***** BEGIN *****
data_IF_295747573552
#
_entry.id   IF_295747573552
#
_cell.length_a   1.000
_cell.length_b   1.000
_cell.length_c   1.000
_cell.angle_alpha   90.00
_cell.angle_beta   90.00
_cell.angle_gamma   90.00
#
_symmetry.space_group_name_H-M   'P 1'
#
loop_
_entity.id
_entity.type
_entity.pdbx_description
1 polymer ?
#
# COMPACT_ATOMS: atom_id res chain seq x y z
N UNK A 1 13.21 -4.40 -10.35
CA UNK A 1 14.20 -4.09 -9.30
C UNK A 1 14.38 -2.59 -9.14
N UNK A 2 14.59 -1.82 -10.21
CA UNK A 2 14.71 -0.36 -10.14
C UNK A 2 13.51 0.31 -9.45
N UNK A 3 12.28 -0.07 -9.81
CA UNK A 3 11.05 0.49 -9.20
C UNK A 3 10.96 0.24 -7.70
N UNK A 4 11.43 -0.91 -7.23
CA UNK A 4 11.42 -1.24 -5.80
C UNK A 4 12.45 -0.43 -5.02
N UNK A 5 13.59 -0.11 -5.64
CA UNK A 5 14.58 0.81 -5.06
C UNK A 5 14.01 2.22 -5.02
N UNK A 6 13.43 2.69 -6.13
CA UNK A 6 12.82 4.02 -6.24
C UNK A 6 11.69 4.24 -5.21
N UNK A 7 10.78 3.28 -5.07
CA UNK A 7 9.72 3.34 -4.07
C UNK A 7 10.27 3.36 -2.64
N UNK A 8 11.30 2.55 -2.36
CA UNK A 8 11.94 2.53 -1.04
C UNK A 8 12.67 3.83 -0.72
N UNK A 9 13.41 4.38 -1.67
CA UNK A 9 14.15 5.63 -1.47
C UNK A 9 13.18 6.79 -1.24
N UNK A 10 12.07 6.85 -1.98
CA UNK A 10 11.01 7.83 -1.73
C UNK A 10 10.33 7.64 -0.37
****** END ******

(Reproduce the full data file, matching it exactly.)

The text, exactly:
data_IF_295747573552
#
_entry.id   IF_295747573552
#
_cell.length_a   1.000
_cell.length_b   1.000
_cell.length_c   1.000
_cell.angle_alpha   90.00
_cell.angle_beta   90.00
_cell.angle_gamma   90.00
#
_symmetry.space_group_name_H-M   'P 1'
#
loop_
_entity.id
_entity.type
_entity.pdbx_description
1 polymer ?
#
# COMPACT_ATOMS: atom_id res chain seq x y z
N UNK A 1 13.21 -4.40 -10.35
CA UNK A 1 14.20 -4.09 -9.30
C UNK A 1 14.38 -2.59 -9.14
N UNK A 2 14.59 -1.82 -10.21
CA UNK A 2 14.71 -0.36 -10.14
C UNK A 2 13.51 0.31 -9.45
N UNK A 3 12.28 -0.07 -9.81
CA UNK A 3 11.05 0.49 -9.20
C UNK A 3 10.96 0.24 -7.70
N UNK A 4 11.43 -0.91 -7.23
CA UNK A 4 11.42 -1.24 -5.80
C UNK A 4 12.45 -0.43 -5.02
N UNK A 5 13.59 -0.11 -5.64
CA UNK A 5 14.58 0.81 -5.06
C UNK A 5 14.01 2.22 -5.02
N UNK A 6 13.43 2.69 -6.13
CA UNK A 6 12.82 4.02 -6.24
C UNK A 6 11.69 4.24 -5.21
N UNK A 7 10.78 3.28 -5.07
CA UNK A 7 9.72 3.34 -4.07
C UNK A 7 10.27 3.36 -2.64
N UNK A 8 11.30 2.55 -2.36
CA UNK A 8 11.94 2.53 -1.04
C UNK A 8 12.67 3.83 -0.72
N UNK A 9 13.41 4.38 -1.67
CA UNK A 9 14.15 5.63 -1.47
C UNK A 9 13.18 6.79 -1.24
N UNK A 10 12.07 6.85 -1.98
CA UNK A 10 11.01 7.83 -1.73
C UNK A 10 10.33 7.64 -0.37